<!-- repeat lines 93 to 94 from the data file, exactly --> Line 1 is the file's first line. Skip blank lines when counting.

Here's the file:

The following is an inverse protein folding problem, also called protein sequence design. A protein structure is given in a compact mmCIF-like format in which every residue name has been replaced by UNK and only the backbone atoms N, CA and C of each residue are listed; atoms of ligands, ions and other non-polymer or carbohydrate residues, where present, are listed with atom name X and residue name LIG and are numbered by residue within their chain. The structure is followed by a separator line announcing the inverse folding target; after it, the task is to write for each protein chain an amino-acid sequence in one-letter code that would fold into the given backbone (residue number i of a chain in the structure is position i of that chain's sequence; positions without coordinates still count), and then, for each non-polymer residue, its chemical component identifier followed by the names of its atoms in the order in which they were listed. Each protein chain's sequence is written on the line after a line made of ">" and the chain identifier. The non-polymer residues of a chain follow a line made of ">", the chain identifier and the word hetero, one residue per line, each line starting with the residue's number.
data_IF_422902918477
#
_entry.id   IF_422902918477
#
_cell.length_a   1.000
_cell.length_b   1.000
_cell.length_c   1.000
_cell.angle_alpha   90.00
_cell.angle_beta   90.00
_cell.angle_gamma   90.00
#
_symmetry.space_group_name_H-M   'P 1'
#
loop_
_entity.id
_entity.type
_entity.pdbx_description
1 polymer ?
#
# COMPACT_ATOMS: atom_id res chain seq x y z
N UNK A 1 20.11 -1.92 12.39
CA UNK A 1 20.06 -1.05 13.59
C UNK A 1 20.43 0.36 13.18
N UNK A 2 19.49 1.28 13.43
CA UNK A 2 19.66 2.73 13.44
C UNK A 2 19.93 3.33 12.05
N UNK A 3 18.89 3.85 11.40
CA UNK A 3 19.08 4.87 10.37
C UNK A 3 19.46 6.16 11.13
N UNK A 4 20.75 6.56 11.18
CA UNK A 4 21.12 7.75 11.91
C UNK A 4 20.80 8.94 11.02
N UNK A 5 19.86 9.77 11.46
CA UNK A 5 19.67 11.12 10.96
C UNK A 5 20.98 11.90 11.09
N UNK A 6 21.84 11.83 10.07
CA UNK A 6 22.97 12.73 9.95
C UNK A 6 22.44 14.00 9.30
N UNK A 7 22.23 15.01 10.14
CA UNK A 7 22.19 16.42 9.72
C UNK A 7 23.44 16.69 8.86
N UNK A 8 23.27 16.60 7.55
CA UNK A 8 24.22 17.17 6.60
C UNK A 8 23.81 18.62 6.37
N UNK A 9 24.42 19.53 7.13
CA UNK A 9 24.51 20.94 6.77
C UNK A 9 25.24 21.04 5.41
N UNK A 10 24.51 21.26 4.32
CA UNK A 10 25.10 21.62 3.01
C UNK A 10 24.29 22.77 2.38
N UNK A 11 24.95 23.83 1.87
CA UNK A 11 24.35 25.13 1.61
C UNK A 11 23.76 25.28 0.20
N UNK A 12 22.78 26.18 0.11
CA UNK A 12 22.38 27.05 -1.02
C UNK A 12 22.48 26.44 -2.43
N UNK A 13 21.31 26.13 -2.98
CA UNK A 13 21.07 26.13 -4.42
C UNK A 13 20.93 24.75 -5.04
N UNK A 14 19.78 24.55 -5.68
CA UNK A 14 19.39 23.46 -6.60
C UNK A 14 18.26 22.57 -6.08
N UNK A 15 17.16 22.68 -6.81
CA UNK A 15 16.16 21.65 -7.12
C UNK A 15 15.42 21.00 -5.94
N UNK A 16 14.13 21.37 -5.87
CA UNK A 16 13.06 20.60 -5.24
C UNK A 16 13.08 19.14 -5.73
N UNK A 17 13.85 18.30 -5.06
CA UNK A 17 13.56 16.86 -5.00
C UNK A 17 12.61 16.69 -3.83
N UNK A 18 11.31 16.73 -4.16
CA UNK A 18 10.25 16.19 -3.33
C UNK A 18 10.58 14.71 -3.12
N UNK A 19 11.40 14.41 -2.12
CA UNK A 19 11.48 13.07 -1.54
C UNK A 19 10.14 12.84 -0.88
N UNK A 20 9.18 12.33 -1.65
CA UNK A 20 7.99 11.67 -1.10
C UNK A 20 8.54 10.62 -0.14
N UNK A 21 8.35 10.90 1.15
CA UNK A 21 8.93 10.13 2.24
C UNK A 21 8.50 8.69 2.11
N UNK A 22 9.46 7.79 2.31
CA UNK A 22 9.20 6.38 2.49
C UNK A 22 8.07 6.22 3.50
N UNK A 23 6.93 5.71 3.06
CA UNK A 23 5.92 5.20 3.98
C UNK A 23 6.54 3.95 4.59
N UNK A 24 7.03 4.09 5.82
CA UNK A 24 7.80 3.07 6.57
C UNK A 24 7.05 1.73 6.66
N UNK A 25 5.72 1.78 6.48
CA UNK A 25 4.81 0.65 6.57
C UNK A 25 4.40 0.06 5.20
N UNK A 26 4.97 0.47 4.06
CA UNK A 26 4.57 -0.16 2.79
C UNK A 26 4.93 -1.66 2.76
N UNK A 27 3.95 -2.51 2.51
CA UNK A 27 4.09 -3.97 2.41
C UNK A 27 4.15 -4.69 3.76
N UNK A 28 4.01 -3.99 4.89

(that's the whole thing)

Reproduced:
C UNK A 24 7.05 1.73 6.66
N UNK A 25 5.72 1.78 6.48